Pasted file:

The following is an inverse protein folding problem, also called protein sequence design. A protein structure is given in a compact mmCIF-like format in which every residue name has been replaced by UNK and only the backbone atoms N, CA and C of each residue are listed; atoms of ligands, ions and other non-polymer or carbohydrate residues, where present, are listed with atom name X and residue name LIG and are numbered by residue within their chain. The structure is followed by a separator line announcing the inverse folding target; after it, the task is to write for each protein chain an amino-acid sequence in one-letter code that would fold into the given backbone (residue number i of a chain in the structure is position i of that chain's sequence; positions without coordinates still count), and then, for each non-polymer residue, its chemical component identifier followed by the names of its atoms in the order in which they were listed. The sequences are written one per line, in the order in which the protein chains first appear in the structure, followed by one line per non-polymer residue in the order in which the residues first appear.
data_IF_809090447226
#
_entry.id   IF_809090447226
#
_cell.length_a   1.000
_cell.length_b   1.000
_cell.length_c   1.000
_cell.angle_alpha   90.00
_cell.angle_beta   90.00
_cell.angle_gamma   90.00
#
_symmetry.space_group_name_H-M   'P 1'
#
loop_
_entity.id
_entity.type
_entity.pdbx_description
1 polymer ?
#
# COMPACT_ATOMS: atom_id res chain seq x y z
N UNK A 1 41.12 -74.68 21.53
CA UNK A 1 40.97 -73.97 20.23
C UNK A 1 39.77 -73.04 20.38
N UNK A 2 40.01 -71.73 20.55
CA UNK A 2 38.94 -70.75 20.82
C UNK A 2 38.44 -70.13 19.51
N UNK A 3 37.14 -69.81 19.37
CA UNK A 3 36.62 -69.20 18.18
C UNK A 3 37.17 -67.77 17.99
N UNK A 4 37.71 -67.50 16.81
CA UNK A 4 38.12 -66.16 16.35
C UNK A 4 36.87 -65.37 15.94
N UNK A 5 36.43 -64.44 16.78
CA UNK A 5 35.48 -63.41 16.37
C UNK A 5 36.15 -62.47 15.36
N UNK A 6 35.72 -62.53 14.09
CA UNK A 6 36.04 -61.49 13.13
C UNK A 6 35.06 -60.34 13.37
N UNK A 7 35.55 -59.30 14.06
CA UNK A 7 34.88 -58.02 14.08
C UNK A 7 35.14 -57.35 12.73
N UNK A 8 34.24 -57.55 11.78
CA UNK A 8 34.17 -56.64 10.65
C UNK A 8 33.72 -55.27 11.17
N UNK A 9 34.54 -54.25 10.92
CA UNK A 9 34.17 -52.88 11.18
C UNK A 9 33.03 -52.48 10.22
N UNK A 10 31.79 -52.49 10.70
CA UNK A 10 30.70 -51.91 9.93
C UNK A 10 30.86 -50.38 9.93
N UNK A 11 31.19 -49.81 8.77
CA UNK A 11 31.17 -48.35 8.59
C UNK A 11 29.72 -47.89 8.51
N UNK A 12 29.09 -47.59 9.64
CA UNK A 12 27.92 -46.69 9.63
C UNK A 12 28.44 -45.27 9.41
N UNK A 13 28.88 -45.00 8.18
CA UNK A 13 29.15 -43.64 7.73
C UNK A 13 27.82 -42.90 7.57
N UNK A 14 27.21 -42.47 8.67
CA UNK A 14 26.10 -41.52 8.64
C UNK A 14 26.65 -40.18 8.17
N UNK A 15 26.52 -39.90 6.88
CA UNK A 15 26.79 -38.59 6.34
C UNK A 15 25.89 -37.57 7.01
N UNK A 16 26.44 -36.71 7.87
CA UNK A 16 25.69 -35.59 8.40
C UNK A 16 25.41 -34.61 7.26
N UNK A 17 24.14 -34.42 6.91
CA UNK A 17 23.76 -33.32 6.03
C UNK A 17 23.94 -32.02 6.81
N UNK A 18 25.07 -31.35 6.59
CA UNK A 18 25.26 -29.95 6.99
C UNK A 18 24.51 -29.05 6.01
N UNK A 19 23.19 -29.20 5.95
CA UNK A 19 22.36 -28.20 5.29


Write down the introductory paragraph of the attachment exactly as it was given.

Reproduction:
The following is an inverse protein folding problem, also called protein sequence design. A protein structure is given in a compact mmCIF-like format in which every residue name has been replaced by UNK and only the backbone atoms N, CA and C of each residue are listed; atoms of ligands, ions and other non-polymer or carbohydrate residues, where present, are listed with atom name X and residue name LIG and are numbered by residue within their chain. The structure is followed by a separator line announcing the inverse folding target; after it, the task is to write for each protein chain an amino-acid sequence in one-letter code that would fold into the given backbone (residue number i of a chain in the structure is position i of that chain's sequence; positions without coordinates still count), and then, for each non-polymer residue, its chemical component identifier followed by the names of its atoms in the order in which they were listed. The sequences are written one per line, in the order in which the protein chains first appear in the structure, followed by one line per non-polymer residue in the order in which the residues first appear.